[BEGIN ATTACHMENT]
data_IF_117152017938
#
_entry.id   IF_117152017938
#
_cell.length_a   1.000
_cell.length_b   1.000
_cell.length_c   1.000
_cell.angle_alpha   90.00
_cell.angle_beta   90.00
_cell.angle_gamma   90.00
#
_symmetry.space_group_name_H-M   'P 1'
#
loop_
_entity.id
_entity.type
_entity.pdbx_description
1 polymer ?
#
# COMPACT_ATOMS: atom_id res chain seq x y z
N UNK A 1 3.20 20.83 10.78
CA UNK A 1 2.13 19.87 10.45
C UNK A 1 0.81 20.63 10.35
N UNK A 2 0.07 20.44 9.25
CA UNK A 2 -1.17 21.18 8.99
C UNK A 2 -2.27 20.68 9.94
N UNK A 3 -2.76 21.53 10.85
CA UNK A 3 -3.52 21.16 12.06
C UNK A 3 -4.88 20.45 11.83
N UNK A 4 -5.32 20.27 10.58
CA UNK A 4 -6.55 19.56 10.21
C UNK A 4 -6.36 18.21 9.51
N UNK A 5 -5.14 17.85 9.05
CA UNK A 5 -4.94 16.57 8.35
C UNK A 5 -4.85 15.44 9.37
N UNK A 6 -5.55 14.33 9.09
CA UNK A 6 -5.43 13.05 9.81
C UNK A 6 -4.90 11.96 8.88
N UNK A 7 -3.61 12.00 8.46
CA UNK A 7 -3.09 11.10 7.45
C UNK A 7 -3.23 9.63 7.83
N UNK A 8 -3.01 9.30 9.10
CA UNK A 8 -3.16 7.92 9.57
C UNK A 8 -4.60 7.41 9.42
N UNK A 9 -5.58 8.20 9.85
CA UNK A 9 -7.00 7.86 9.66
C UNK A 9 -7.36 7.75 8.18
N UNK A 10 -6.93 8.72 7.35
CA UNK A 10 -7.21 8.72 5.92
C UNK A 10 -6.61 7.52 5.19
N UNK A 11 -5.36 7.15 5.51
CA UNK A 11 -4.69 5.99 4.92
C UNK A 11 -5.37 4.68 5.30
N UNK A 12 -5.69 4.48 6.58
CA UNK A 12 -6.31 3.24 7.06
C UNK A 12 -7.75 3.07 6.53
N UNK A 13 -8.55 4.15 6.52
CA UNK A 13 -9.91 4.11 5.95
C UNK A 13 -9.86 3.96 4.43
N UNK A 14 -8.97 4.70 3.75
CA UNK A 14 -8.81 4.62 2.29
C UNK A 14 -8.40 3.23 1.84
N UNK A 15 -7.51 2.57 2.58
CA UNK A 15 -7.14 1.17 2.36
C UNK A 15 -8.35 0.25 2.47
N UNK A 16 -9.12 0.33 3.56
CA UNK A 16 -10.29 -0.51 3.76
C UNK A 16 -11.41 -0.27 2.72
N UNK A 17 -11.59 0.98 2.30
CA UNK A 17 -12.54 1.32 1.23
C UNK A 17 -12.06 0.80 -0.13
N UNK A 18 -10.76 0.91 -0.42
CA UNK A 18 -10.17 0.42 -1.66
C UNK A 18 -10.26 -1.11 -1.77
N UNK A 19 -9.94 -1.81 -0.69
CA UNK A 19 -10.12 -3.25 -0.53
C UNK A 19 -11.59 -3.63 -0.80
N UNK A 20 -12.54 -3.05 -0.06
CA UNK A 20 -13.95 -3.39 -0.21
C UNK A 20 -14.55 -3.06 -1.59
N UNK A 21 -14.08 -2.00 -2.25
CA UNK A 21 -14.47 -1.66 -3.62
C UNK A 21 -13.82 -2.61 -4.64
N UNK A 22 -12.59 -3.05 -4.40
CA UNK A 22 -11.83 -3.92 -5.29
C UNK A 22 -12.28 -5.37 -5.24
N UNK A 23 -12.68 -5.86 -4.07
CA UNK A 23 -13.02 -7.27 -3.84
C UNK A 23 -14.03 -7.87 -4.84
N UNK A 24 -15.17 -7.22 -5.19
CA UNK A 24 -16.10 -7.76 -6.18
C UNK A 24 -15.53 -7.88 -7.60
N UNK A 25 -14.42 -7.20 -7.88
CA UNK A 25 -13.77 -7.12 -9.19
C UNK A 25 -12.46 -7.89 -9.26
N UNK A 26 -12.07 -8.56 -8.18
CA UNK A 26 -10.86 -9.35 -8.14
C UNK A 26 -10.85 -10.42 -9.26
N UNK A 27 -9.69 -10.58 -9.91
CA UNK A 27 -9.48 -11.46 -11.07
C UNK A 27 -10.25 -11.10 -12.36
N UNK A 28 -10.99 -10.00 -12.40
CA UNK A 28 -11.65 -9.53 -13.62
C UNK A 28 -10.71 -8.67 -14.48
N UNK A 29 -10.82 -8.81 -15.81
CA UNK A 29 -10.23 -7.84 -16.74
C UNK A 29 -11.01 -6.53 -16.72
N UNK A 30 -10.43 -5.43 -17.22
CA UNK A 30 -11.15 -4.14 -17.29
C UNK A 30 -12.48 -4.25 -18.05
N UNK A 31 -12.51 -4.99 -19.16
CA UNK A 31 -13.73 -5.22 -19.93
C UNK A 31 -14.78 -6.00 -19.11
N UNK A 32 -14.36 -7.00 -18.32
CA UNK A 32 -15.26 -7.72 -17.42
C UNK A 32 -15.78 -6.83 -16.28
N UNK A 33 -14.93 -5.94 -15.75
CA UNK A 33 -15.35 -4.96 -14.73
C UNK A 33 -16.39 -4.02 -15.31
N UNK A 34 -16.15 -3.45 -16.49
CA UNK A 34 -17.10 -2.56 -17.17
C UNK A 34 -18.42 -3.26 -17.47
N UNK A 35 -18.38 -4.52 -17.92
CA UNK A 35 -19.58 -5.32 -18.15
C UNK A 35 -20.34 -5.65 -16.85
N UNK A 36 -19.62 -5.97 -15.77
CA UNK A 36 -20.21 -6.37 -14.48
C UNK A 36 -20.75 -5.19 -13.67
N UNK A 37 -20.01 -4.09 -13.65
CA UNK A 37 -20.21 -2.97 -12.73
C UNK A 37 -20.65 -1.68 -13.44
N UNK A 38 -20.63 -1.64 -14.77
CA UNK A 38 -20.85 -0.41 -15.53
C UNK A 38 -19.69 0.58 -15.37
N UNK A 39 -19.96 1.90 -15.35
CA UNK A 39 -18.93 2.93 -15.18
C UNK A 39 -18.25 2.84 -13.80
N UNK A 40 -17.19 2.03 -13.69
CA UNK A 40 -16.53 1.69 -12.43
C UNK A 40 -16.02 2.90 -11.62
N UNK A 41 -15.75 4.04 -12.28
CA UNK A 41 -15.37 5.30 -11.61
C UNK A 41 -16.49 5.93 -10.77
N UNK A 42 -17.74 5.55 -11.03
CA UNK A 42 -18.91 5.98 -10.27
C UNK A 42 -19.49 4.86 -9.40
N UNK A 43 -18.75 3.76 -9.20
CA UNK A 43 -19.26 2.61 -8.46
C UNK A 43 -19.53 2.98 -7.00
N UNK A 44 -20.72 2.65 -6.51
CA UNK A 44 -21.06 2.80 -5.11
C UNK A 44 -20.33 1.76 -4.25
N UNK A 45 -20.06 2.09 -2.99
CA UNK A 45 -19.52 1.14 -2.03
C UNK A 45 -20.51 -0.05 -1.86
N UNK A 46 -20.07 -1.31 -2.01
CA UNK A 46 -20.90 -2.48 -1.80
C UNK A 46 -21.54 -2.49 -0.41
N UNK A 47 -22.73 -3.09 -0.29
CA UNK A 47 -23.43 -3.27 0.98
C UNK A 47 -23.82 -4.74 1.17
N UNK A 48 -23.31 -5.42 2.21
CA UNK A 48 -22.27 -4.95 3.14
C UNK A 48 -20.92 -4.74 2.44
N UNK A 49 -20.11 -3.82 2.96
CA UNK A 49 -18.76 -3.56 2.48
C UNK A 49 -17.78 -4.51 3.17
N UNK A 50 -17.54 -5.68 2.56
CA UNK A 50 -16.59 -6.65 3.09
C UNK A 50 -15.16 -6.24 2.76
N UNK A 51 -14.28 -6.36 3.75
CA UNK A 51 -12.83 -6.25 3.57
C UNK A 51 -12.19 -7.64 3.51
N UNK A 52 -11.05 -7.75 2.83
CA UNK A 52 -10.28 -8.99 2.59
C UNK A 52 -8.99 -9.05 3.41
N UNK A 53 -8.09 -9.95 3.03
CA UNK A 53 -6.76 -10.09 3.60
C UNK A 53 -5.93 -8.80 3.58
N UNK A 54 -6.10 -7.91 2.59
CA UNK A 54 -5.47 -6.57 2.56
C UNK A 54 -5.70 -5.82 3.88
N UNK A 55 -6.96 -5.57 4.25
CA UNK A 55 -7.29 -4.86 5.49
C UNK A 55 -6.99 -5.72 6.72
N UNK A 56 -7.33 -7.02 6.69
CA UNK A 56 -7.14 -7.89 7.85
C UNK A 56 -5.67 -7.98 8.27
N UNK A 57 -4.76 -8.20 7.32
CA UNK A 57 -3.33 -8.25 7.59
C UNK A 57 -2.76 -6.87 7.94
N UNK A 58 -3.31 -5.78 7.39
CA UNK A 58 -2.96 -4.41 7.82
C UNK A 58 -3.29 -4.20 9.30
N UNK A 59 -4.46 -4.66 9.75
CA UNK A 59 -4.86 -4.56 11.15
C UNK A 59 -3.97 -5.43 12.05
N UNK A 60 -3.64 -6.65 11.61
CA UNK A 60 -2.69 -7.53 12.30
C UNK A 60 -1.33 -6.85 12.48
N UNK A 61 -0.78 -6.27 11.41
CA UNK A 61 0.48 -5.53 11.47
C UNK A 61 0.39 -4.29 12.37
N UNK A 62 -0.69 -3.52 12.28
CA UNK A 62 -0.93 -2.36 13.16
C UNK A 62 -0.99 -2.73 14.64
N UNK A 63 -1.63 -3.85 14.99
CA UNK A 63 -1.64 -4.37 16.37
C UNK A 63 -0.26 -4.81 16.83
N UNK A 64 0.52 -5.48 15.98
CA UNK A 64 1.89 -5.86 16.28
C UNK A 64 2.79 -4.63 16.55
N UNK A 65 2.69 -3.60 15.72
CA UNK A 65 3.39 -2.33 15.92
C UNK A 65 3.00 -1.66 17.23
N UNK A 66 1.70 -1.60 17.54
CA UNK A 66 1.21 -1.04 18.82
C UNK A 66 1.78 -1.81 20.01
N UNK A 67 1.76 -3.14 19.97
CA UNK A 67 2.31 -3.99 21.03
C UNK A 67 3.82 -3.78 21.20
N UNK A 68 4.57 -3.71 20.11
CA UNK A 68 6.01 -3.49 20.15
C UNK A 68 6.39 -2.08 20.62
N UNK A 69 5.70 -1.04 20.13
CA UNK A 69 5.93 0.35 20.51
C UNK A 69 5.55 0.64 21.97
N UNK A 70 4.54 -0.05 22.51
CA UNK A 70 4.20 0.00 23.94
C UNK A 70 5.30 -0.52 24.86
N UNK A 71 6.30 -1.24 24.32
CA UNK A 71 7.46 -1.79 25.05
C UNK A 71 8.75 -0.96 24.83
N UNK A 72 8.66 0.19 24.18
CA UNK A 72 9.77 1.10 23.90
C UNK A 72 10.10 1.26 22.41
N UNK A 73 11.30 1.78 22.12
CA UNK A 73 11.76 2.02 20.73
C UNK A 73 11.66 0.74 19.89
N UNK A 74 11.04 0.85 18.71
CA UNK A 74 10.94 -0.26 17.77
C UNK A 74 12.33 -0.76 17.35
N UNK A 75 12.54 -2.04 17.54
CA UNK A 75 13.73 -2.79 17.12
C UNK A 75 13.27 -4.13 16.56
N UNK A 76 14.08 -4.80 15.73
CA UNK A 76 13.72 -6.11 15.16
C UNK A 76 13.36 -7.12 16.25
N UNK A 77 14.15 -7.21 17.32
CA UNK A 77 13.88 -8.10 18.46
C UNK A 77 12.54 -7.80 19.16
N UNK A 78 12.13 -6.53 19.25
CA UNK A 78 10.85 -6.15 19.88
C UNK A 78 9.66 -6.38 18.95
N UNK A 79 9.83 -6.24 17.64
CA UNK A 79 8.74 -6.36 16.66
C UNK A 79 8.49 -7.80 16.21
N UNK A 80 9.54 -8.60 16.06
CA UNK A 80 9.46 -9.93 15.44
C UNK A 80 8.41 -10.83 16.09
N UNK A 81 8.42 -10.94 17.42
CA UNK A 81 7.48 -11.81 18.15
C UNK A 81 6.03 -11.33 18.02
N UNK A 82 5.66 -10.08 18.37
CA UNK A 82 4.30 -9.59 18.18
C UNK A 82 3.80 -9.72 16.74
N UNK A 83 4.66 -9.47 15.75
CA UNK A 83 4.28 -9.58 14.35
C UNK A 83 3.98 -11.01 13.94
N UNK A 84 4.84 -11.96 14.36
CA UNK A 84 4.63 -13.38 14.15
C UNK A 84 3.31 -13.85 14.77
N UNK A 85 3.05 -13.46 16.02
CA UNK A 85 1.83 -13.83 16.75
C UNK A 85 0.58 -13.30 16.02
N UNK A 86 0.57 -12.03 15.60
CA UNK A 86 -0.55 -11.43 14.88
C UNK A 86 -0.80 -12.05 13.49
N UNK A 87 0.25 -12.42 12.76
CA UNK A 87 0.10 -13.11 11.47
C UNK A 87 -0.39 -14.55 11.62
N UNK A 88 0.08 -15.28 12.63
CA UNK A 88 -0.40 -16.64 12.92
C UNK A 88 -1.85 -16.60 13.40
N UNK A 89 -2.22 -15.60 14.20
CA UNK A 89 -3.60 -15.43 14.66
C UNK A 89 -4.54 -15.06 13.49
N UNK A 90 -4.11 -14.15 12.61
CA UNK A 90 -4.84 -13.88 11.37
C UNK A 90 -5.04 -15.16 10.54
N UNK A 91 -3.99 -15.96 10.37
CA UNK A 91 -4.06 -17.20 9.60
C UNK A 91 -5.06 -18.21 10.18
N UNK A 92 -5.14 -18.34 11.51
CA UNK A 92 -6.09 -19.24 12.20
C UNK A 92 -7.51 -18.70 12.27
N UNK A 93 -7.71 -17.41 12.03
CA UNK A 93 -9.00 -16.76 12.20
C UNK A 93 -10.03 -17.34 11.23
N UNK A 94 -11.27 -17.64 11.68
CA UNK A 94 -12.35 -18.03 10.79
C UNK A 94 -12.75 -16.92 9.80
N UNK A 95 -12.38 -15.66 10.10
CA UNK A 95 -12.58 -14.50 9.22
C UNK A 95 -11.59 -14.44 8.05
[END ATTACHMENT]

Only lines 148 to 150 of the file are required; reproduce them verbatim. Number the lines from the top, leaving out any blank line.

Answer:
CA UNK A 43 -19.26 2.61 -8.46
C UNK A 43 -19.53 2.98 -7.00
N UNK A 44 -20.72 2.65 -6.51